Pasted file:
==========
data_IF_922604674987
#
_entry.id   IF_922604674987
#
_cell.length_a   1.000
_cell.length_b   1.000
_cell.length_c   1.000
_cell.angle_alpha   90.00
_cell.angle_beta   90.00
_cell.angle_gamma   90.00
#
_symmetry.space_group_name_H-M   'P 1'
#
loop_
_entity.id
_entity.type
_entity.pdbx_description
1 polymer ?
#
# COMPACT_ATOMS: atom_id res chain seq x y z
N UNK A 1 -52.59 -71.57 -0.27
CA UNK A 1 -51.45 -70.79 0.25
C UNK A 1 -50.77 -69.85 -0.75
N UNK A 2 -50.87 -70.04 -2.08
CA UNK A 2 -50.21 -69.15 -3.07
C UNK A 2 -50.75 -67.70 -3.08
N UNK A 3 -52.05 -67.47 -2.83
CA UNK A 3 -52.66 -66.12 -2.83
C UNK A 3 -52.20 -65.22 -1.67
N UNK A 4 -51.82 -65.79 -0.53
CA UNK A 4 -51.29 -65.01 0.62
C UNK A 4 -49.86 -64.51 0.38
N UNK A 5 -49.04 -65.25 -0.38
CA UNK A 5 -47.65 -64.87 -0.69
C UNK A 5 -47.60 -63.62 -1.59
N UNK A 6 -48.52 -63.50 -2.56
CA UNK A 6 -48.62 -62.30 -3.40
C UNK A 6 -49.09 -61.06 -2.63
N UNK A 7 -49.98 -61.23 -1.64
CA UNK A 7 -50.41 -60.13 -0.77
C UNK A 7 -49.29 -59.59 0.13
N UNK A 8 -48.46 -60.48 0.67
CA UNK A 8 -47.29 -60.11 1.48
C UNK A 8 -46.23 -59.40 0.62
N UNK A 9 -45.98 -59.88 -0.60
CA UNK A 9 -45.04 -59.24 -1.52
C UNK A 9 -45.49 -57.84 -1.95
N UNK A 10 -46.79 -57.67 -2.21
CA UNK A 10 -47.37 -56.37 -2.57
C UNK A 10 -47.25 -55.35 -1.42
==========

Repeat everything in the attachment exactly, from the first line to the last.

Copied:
data_IF_922604674987
#
_entry.id   IF_922604674987
#
_cell.length_a   1.000
_cell.length_b   1.000
_cell.length_c   1.000
_cell.angle_alpha   90.00
_cell.angle_beta   90.00
_cell.angle_gamma   90.00
#
_symmetry.space_group_name_H-M   'P 1'
#
loop_
_entity.id
_entity.type
_entity.pdbx_description
1 polymer ?
#
# COMPACT_ATOMS: atom_id res chain seq x y z
N UNK A 1 -52.59 -71.57 -0.27
CA UNK A 1 -51.45 -70.79 0.25
C UNK A 1 -50.77 -69.85 -0.75
N UNK A 2 -50.87 -70.04 -2.08
CA UNK A 2 -50.21 -69.15 -3.07
C UNK A 2 -50.75 -67.70 -3.08
N UNK A 3 -52.05 -67.47 -2.83
CA UNK A 3 -52.66 -66.12 -2.83
C UNK A 3 -52.20 -65.22 -1.67
N UNK A 4 -51.82 -65.79 -0.53
CA UNK A 4 -51.29 -65.01 0.62
C UNK A 4 -49.86 -64.51 0.38
N UNK A 5 -49.04 -65.25 -0.38
CA UNK A 5 -47.65 -64.87 -0.69
C UNK A 5 -47.60 -63.62 -1.59
N UNK A 6 -48.52 -63.50 -2.56
CA UNK A 6 -48.62 -62.30 -3.40
C UNK A 6 -49.09 -61.06 -2.63
N UNK A 7 -49.98 -61.23 -1.64
CA UNK A 7 -50.41 -60.13 -0.77
C UNK A 7 -49.29 -59.59 0.13
N UNK A 8 -48.46 -60.48 0.67
CA UNK A 8 -47.29 -60.11 1.48
C UNK A 8 -46.23 -59.40 0.62
N UNK A 9 -45.98 -59.88 -0.60
CA UNK A 9 -45.04 -59.24 -1.52
C UNK A 9 -45.49 -57.84 -1.95
N UNK A 10 -46.79 -57.67 -2.21
CA UNK A 10 -47.37 -56.37 -2.57
C UNK A 10 -47.25 -55.35 -1.42